2. You just discussed the bane of social media Mitch. For people it is much easier to succeed in social media than a brand. But the idea of brands selling and marketing and advertising is what is driving the VC’s the Facebook IPO the bubble and the aura of the platforms.
    But when I ask people for proof social works for brands in terms of moving sales or earning ROI I get so little back. And the few big successes can not be replicated. Brian Solis recently published a slide share showing how brands should use Influence to launch products. His one case study of this working? A rollercoaster at seaworld in texas…from 2008!! Then he highlighted 6 big brands that used influence to launch products….with no proof this worked.
    MTV just got kudos for 100mil total fans. Yet go to the main MTV brand page and just to get 10,000 to 30,000 actions a day on the page (likes, comments etc) they need 33mil fans.
    I see this at social media club breakfasts…professionals looking for a repeatable road map. and there is none. Things that work for one brand or person most likely won’t work for others. Problem is there are a whole lot of jobs depending on forcing Social as a success or somewhere you have to be. When for many businesses their street sign will blow away social for impact.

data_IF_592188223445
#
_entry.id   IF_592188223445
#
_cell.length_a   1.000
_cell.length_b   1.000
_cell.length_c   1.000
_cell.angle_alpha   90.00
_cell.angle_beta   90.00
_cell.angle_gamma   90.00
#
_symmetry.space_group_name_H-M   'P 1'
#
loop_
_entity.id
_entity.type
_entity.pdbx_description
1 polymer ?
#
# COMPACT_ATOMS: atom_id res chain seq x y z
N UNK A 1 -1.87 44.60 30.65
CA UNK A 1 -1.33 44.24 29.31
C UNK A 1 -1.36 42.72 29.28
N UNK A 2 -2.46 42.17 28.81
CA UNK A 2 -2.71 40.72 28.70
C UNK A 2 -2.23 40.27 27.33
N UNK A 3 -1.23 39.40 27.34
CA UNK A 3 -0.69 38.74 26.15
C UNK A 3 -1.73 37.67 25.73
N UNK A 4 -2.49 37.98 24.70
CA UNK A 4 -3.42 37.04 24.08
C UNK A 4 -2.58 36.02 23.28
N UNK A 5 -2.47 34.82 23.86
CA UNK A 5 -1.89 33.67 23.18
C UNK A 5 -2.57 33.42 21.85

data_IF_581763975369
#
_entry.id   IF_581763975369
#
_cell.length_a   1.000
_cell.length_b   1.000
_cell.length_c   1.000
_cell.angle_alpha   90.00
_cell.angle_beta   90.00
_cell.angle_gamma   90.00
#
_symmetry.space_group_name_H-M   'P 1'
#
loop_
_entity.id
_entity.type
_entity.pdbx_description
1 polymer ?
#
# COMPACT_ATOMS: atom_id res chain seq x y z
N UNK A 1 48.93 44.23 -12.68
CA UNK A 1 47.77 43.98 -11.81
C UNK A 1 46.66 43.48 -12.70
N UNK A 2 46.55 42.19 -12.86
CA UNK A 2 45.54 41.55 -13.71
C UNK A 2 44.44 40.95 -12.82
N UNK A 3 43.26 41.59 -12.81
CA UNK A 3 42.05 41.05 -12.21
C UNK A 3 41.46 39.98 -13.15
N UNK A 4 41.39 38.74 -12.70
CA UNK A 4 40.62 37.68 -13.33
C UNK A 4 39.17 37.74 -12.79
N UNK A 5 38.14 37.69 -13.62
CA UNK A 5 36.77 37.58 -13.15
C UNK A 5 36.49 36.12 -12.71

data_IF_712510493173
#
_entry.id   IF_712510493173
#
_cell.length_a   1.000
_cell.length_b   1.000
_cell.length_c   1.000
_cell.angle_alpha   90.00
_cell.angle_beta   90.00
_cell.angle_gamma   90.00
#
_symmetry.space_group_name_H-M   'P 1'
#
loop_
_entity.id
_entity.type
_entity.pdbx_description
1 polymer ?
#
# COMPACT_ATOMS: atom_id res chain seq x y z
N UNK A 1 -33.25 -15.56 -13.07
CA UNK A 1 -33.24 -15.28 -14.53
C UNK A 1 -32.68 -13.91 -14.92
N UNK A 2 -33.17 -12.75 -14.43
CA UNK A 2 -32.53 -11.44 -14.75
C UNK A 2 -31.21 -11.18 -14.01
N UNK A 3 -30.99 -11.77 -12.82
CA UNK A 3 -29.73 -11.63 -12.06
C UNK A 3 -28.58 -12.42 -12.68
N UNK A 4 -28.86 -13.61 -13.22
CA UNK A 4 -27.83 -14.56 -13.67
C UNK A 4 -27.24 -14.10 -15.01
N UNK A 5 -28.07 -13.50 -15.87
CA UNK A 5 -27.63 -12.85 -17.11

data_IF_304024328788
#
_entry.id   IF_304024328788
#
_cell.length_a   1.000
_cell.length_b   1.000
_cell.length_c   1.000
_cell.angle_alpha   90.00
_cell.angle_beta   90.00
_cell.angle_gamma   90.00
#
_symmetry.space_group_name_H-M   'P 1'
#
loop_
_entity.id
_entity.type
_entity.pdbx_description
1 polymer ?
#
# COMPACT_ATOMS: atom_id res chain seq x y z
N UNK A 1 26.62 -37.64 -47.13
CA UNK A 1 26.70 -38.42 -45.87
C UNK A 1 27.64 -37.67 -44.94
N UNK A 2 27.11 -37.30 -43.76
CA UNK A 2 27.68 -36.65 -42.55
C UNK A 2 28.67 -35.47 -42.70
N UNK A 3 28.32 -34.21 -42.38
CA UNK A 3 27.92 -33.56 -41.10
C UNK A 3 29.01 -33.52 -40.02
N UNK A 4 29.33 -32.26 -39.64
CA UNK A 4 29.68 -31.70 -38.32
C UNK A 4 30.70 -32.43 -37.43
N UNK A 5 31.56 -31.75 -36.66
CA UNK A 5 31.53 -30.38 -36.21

3. Mitch – The thing I struggle with in light of how iterative things have gotten is how, from a project management standpoint, to execute when the path of execution is so non-linear. By “how” I mean, what tools are useful for planning, executing and communicating non-linear, highly iterative project flows. Pretty much every project management tool out there is built for linear planning and execution. Set and forget. But that model doesn’t work in dynamic project management environments. At least not for my agency. That said, I would genuinely appreciate knowing what tools and strategies related to executing per se do you find are helpful for your team and for communicating with clients who demand at least some semblance of at least high level linearity to the project execution flow?